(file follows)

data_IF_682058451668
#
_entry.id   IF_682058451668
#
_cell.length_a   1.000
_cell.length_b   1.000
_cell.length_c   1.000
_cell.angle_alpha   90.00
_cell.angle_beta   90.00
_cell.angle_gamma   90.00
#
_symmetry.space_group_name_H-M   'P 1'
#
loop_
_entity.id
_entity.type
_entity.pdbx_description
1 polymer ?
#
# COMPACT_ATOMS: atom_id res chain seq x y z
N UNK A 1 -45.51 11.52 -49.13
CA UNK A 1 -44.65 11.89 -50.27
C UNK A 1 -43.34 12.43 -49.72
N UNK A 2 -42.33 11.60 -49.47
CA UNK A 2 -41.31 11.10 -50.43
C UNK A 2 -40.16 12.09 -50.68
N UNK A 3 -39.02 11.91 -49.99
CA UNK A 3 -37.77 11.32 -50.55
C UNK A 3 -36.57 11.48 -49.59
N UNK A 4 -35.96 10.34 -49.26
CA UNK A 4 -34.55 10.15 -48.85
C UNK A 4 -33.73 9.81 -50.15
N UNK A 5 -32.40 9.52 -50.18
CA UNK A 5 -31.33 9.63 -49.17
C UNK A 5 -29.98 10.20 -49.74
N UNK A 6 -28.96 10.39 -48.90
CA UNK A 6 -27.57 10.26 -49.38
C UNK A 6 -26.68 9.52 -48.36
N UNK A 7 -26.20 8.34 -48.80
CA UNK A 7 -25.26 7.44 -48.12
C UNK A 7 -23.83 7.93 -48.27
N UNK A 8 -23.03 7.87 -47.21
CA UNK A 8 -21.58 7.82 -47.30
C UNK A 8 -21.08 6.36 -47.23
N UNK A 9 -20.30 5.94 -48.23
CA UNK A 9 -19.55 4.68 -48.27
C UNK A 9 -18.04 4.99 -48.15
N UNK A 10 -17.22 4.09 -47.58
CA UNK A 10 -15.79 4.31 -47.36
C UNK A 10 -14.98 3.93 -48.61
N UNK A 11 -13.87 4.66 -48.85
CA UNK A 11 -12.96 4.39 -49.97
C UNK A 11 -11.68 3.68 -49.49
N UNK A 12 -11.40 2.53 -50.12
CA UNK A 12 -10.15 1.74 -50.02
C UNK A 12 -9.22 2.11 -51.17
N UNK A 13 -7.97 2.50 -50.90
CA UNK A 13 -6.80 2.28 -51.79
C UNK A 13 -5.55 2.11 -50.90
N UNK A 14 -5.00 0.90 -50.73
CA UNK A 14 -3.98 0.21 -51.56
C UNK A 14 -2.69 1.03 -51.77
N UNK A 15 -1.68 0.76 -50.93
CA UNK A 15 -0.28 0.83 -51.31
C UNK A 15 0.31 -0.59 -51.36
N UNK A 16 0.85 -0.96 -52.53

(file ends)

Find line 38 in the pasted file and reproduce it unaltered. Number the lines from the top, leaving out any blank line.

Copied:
C UNK A 6 -26.68 9.52 -48.36